In the Four Hour Body, Tim recommends buying canned beans and lentils because they’re quick and easy. True, and if that’s the only way you’re going to incorporate them into your eating, plan, go for the cans.
The downside to can beans is that there can be a lot of sodium. Yes, of course you can rinse, but according to Eating Well magazine’s nutritional analysis, rinsing canned beans thoroughly removes up to 35 percent of sodium. If you’re watching your sodium intake, you may want to try cooking your own.
Canned beans are also considerably more expensive. On average in Australia, a small bag of dried lentils will yield me 10-12 servings and is about $3.00. A single can on lentils range anywhere from .75 to $1.75 – not horrifically expensive by any means, but if your household is consuming lentils at the same rate as mine, this savings does add up. Things are a bit more expensive in Australia as well, so I’d imagine you can get bulk lentils fairly cheap in the US at a local market or co-op, like Rainbow Grocers in San Francisco.
The basic preparation for lentils is the same, no matter what the end recipe. I do a large batch and put the lentils into containers to refrigerate and then make smaller batches with different seasonings throughout the week. My favorite recipe is still Spiced Bacon Lentils. You can also also cook in a broth or stock and add spices in directly during the cooking process.
Here is the basic recipe:
Rinse the lentils thoroughly in cold water, removing any leaves, twigs, or stones
Cover the lentils with cold water, using 4 cups of water for each cup of lentils.
Bring the water to a boil, cover, and reduce to a simmer.
Cook the lentils for 35-45 minutes, or until tender.
The best way to add some variety to those lentils you’re likely or supposed to be consuming every day: stock and spices. With those two additions, they’re actually quite addicting.
Now, two quick confessions. 1) I normally prefer meat stock to veggie stock 2) Until I started Slow Carb, I’d never made my own stock before.
Prior to Slow Carbing, I only really used stock for actual soups on the rare occasion I made a soup requiring it or to cook rice (much better than cooking in water if you’ve never tried it.) With that said, I was pleasantly surprised with how good this veggie broth is.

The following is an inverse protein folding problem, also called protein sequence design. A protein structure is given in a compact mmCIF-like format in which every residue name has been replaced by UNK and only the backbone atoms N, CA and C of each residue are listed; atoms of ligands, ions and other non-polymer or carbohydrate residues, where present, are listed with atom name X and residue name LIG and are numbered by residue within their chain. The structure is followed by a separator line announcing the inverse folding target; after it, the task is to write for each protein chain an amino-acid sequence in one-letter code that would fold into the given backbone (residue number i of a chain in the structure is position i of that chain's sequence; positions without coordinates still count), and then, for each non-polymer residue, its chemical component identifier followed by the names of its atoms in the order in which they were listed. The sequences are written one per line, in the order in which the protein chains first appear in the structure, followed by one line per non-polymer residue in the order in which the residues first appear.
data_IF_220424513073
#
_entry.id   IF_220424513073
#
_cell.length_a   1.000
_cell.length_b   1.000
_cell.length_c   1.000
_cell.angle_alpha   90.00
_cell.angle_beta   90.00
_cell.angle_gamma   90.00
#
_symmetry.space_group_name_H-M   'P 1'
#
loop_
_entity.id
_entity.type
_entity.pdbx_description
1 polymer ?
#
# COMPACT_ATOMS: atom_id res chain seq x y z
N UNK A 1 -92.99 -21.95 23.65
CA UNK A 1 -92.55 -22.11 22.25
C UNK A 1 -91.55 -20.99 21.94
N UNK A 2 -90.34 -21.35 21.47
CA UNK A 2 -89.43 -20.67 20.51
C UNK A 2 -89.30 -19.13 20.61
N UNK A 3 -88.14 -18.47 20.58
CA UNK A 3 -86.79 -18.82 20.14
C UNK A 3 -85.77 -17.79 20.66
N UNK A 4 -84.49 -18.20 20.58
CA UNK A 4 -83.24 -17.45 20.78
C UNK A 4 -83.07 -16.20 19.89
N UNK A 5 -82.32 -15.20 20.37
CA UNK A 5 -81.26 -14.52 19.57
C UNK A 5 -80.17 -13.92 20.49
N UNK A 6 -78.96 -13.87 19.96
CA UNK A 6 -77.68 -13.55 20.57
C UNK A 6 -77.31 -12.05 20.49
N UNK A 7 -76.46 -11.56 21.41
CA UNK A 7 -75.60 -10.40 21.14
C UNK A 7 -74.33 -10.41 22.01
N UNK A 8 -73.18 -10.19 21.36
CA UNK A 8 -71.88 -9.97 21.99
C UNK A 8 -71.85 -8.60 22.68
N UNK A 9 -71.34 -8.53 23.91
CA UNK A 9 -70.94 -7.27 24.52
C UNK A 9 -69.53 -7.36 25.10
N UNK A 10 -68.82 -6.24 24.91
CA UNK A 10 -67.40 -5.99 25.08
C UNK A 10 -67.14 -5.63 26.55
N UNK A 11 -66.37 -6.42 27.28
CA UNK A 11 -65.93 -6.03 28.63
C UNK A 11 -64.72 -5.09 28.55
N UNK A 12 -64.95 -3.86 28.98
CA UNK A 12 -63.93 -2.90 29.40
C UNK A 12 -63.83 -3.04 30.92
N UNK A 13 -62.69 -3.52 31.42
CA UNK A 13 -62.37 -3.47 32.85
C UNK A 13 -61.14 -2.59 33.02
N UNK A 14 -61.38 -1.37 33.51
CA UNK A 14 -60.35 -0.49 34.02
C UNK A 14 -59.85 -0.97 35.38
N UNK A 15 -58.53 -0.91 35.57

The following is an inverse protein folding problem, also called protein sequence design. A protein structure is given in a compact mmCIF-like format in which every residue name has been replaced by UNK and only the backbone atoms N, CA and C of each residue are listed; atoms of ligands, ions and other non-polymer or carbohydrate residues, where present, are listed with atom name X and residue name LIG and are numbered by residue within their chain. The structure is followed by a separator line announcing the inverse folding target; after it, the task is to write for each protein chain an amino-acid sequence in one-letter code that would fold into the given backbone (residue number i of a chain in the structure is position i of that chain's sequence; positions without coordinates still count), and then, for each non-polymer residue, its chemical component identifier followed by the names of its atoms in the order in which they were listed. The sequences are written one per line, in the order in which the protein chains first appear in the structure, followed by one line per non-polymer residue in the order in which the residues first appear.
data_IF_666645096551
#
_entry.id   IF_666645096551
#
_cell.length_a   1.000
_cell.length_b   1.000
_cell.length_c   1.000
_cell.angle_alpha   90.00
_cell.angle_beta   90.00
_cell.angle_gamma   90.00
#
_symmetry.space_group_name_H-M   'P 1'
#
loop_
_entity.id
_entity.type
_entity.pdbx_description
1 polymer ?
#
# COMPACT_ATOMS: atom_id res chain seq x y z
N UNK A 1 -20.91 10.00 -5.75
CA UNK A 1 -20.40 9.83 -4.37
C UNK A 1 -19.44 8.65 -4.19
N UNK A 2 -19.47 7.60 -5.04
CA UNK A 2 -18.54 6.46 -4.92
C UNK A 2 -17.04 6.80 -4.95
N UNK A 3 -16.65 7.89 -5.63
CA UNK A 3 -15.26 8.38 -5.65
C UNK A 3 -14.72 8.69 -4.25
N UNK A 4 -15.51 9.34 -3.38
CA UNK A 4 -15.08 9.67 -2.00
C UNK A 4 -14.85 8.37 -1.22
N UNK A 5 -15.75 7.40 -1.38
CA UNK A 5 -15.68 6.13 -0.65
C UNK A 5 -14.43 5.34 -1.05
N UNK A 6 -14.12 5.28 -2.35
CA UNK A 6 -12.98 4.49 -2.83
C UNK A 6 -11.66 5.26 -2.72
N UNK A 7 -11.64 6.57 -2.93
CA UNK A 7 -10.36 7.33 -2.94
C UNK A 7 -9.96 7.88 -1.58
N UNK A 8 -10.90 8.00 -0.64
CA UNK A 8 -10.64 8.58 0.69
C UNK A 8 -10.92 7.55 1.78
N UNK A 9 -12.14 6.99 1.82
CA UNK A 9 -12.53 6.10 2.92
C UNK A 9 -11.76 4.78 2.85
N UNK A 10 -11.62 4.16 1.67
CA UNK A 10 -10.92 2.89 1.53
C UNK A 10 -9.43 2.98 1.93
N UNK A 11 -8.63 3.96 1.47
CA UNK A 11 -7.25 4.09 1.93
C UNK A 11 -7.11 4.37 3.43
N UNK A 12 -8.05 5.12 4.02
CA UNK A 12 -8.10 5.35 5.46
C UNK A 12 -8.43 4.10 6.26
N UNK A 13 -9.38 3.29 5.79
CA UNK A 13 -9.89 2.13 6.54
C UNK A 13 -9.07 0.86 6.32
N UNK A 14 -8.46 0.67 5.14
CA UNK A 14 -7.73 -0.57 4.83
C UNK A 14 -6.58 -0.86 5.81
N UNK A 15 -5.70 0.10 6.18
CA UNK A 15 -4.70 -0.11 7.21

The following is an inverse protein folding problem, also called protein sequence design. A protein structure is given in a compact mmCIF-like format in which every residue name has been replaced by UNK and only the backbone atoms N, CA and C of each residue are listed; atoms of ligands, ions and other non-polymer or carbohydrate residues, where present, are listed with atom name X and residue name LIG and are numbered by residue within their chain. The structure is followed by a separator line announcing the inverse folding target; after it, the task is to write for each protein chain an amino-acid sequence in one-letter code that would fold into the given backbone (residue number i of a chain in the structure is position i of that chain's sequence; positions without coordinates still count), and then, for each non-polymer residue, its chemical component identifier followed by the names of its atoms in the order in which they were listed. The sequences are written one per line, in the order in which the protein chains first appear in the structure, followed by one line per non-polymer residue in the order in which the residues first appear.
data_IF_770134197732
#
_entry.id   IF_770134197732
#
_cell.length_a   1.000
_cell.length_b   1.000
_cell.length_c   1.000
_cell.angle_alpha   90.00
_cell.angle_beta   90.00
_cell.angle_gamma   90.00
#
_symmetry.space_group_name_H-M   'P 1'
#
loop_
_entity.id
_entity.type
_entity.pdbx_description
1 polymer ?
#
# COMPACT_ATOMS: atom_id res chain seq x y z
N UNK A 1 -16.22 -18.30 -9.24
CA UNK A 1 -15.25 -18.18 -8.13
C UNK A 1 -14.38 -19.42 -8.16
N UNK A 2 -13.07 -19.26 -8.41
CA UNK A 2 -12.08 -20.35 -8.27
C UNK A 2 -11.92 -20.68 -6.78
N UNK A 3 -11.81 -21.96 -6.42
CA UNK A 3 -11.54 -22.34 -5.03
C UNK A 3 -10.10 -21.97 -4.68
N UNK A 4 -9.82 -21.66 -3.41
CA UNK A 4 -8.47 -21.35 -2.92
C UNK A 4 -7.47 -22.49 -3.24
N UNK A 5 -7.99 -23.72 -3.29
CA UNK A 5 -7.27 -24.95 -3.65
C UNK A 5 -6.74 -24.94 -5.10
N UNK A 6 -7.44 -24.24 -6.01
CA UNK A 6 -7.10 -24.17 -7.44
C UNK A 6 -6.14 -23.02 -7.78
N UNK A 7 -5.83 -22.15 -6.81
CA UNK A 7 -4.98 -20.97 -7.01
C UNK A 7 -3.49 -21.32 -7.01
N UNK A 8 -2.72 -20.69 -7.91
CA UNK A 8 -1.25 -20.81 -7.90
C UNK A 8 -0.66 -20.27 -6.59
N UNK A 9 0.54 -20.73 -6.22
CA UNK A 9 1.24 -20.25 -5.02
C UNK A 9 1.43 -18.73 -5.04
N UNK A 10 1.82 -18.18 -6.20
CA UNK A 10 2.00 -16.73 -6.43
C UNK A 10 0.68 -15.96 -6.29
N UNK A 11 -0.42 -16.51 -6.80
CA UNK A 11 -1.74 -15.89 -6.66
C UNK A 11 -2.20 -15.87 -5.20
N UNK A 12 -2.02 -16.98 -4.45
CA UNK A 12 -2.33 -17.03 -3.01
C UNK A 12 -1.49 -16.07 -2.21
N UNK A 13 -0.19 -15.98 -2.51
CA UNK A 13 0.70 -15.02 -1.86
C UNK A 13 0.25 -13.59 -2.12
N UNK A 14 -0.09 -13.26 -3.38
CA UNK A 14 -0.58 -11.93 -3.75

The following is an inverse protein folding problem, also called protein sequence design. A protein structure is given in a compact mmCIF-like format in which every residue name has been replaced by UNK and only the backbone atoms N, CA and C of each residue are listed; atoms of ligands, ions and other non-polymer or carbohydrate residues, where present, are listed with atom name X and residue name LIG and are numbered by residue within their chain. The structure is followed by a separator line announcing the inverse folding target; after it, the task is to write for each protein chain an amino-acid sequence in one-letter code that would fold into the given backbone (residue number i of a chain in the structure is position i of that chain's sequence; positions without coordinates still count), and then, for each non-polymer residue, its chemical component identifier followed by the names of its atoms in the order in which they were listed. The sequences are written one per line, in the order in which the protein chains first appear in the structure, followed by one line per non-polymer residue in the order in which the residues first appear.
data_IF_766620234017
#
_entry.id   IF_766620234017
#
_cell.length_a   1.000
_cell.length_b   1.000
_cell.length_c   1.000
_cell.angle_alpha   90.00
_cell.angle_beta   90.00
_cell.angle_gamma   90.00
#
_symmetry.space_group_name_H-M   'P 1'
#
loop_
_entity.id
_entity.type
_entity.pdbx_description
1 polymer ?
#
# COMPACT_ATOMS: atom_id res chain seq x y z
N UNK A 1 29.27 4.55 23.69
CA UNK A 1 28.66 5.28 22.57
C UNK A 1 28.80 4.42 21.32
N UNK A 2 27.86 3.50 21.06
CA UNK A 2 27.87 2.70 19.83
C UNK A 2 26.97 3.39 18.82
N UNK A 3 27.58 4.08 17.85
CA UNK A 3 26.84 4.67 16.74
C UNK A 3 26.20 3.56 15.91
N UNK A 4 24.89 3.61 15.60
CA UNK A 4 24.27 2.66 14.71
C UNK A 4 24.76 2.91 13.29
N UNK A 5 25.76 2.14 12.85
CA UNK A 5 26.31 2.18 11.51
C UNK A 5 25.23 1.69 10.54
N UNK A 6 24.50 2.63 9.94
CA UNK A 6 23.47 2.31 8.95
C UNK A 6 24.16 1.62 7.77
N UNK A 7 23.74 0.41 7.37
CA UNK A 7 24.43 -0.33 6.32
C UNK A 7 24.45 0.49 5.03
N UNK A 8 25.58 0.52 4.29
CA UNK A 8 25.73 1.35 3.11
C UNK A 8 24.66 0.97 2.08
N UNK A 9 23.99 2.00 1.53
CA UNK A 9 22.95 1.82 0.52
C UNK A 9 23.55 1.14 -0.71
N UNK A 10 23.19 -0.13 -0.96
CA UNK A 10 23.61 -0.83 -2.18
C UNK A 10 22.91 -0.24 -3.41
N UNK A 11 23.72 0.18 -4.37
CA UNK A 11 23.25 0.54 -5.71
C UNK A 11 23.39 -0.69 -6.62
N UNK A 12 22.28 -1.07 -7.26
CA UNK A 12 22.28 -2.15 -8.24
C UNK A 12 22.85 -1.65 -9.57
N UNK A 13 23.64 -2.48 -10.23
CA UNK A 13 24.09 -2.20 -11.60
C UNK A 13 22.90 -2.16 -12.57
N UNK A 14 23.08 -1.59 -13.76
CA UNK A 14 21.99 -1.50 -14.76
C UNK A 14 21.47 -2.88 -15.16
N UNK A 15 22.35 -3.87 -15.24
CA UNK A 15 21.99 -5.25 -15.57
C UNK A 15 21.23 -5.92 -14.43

I reached out to a few friends for suggestions, and here are the results of my first attempt at veggie stock.
1-2 onions, quartered
5-6 garlic cloves, smashed or chopped coarsely
2 stalks of celery, washed and chopped into a few large pieces so they fit in the pot
3 or 4 carrots washed and chopped into a few large pieces (no need to peel, just wash first or throw in some baby carrots)
Any other veggies (or veggie scraps) you have on hand – turnips, cabbage, spinach, pumpkin, mushrooms, tomatoes, etc.
Sea Salt or Veggie Salt
12 cups water
Put 3 cups of water into a stockpot or any large pot. Turn heat to medium-high heat until boiling.
Add onions and garlic and simmer over medium heat until liquid reduces to almost nothing.
Add the rest of the water and other vegetables.
Add 1-2 Tbs of Italian Style Seasonings. I’m partial to Penzey’s Tuscan Sunset, but any sort of Italian herbs with no sugar or additives will do. Some people put their herbs in cheesecloth, but I don’t bother.
Simmer for about 90 minutes. Taste the stock. If it’s full-bodied, it’s done. If not, keep simmering a bit longer.
Add salt and pepper to taste. Approximately 1 Tbs of Sea Salt or Veggie Salt should do.
Strain veggies and collect stock in a jar or another pot if you’re planning on cooking right away. The stock should keep for 3-5 days in the fridge.
TIP #1 – Keep a pyrex container in the fridge to save your veggie scraps throughout the week to make a stock.
TIP #2 – Depending on what veggies you used for your stock, you can use the leftover, strained veggies in a lentil dish. They’ll be nice an softened already.
TIP # 3 – Freeze stock into ice cubes or quart-sized ziplock bags to use.
In case you haven’t guessed yet, I love lamb. It’s not as common or cheap in the US as it is in Australia, and Tim doesn’t specifically address eating lamb in his book, but a reasonably lean cut of lamb is likely comparable to eating a lean cut of beef.
This great meal for a special occasion or entertaining when you want to pretend you aren’t on a diet, this recipe is “lick the plate” delicious. Seriously, I’ve had guests ask me if it’d be rude for them to lick their plates!
I initially started making this recipe because I wanted to find a way to use all the fresh herbs I was growing on my balcony. Fresh is always best and more flavorful, but you can certainly used dried as well.
6 -8 lamb chops (lamb bbq chops)
1 small onion, chopped
4 cloves of garlic, minced
1.5 cups sliced mushrooms
1 Tbs finely chopped rosemary
1 Tbs finely chopped parsley
1 Tbs finely chopped thyme
2 Tbs butter or ghee
1 Tbs macadamia nut oil
1 cup dry red wine
If there’s a lot of visible fat on the edges, you can cut it off, but I usually leave a bit of marbling in the middle. Perfectly OK for Slow Carbing.
Season the chops well with salt and freshly ground black pepper. Heat the oil in a large frying pan on medium-high. When quite hot, put in the chops and sear them on both sides till golden brown. Remove the chops to a warm plate.
Reduce the heat to low, and remove any excess fat. Add the onion and garlic. Cook, stirring occasionally until caramelized a bit. Increase the heat to medium, and add the mushrooms. Sauté for until golden brown – about 5 minutes.
Put the chops back in the pan, pour on the red wine, and sprinkle on the rosemary, parsley and thyme. Season with salt and pepper. Cook for a couple of minutes until the sauce has thickened a bit. You may need to turn the heat up a bit to get the sauce to thicken. Stir in the butter.
Serve chops covered with mushrooms and sauce alongside a simple vegetable, such as green beans or a green salad.